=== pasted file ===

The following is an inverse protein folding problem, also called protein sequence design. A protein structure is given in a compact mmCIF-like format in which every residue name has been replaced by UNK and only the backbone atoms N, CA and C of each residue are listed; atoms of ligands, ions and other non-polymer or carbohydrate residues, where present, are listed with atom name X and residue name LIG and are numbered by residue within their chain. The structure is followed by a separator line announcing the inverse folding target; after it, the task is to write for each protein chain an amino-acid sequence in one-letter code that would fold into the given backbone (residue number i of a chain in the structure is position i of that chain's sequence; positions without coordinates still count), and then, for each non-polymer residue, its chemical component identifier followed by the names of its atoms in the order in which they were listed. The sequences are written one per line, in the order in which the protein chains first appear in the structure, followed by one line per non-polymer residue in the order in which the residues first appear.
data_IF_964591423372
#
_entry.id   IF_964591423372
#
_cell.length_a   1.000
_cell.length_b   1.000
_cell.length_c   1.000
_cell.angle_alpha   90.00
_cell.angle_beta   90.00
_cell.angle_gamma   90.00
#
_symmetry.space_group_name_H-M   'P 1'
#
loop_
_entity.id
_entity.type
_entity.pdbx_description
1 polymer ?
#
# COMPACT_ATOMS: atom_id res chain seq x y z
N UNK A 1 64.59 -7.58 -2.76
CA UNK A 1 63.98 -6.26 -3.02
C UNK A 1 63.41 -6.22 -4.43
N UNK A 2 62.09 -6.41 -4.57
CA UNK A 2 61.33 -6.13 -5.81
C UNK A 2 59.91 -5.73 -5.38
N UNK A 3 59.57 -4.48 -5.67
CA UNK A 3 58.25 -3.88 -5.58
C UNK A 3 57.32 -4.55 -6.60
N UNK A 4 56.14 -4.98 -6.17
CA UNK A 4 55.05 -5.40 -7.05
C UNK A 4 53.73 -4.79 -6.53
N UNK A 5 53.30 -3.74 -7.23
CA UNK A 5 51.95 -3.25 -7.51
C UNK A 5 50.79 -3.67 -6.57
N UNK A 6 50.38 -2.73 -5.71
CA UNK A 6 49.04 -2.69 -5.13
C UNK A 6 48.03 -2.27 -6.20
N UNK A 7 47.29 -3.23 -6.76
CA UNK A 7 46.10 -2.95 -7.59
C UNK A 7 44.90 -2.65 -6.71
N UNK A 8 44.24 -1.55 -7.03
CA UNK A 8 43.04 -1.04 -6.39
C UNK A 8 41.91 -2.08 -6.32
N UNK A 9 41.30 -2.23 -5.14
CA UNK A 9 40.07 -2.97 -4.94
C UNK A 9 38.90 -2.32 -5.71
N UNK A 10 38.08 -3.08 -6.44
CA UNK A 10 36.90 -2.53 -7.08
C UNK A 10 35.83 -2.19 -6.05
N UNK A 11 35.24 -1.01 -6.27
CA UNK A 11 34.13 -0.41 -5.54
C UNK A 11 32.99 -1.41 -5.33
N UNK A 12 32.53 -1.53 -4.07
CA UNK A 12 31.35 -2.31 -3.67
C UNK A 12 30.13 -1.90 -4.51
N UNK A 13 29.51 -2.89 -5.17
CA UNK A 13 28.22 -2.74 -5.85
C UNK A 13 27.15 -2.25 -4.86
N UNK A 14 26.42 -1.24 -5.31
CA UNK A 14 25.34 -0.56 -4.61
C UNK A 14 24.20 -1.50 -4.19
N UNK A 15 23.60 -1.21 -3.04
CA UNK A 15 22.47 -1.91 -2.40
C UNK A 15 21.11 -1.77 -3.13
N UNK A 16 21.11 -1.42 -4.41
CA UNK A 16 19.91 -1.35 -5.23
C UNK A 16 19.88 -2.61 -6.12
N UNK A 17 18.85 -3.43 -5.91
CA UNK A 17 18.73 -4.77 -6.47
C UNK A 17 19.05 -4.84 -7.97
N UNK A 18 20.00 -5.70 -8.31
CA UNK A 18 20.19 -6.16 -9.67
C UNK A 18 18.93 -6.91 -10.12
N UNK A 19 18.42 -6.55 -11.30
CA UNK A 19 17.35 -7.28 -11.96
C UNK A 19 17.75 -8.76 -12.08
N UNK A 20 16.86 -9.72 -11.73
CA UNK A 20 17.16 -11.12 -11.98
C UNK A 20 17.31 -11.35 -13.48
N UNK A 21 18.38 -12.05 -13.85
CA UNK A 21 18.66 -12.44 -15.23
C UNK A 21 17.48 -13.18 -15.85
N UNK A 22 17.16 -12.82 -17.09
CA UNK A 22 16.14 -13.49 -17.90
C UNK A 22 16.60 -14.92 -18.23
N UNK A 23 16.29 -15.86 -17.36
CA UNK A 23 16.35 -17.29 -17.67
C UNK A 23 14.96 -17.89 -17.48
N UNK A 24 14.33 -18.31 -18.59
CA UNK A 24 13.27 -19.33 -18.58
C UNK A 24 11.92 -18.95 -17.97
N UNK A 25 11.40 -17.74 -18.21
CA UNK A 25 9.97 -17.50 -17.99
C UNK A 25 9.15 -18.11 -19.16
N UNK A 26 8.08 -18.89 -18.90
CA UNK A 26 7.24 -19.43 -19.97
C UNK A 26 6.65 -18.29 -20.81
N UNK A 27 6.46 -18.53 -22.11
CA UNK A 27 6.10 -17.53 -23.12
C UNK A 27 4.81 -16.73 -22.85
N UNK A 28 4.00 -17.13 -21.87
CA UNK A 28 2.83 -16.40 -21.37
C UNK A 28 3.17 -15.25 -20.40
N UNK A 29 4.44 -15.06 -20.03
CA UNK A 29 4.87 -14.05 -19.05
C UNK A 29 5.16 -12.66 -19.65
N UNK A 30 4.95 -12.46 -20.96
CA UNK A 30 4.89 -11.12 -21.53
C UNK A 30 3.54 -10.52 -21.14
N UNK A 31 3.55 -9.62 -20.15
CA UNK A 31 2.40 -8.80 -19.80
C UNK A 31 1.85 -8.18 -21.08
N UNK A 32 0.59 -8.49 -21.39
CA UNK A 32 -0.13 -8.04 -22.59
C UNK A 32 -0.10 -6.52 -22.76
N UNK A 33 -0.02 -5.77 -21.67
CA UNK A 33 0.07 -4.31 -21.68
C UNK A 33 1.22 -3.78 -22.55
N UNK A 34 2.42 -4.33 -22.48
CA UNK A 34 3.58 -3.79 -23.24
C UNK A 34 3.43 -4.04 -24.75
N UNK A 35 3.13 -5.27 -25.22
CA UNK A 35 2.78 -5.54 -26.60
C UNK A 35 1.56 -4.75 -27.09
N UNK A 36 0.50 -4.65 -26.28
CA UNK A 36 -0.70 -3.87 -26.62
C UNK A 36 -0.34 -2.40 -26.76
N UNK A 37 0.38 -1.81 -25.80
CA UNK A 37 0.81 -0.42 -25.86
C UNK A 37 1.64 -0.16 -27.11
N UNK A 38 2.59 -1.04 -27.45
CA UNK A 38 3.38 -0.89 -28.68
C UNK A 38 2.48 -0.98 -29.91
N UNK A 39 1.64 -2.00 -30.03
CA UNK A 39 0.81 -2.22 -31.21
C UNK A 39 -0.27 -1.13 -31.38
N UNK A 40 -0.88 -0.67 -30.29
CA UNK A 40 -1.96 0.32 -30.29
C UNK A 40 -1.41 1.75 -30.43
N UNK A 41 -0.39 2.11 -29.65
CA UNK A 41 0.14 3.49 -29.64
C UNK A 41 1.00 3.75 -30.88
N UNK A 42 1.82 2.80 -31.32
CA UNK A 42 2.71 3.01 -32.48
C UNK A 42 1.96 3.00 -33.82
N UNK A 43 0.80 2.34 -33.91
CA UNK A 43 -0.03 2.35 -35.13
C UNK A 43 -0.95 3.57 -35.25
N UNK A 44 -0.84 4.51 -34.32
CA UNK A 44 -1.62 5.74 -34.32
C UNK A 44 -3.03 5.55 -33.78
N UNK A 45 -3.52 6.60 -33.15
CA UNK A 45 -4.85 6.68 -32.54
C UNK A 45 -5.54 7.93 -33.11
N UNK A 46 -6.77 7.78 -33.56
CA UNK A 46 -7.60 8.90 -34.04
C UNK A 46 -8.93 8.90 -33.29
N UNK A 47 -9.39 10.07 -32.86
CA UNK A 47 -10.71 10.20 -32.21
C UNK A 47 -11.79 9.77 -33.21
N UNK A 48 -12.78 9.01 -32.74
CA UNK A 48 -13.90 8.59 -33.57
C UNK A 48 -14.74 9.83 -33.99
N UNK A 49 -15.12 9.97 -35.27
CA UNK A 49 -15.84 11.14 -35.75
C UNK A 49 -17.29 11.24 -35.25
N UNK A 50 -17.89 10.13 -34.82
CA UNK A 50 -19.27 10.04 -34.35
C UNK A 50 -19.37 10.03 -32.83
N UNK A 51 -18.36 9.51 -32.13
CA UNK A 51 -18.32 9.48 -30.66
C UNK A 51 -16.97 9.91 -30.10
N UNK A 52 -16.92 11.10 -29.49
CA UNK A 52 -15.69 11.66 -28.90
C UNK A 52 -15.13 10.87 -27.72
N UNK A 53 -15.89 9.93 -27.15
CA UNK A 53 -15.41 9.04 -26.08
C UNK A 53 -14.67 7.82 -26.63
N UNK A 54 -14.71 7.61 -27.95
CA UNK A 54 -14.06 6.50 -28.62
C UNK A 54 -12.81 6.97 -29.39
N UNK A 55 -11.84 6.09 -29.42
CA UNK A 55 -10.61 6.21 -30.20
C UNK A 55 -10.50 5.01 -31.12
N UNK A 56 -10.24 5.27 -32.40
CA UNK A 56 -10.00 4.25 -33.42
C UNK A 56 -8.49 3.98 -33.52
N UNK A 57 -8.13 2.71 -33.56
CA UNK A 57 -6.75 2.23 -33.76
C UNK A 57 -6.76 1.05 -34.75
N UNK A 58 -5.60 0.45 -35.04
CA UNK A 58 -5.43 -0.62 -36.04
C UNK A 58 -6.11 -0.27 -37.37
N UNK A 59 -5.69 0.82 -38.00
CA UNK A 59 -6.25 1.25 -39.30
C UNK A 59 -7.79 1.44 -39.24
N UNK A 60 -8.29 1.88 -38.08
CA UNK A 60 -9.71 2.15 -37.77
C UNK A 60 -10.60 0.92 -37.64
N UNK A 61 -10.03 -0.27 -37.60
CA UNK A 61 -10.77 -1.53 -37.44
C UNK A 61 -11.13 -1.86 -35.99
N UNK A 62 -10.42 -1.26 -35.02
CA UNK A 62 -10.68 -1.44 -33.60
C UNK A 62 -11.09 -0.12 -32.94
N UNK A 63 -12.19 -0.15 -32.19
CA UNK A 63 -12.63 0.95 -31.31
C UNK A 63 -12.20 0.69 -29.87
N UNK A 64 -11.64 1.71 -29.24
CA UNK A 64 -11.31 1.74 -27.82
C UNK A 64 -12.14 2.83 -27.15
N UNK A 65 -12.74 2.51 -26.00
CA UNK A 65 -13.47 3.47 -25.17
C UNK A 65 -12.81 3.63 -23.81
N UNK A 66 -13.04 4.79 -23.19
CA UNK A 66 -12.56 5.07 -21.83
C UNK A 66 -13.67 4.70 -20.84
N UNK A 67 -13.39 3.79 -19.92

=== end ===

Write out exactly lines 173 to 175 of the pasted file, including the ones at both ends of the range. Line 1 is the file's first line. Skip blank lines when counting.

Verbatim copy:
CA UNK A 51 -18.32 9.48 -30.66
C UNK A 51 -16.97 9.91 -30.10
N UNK A 52 -16.92 11.10 -29.49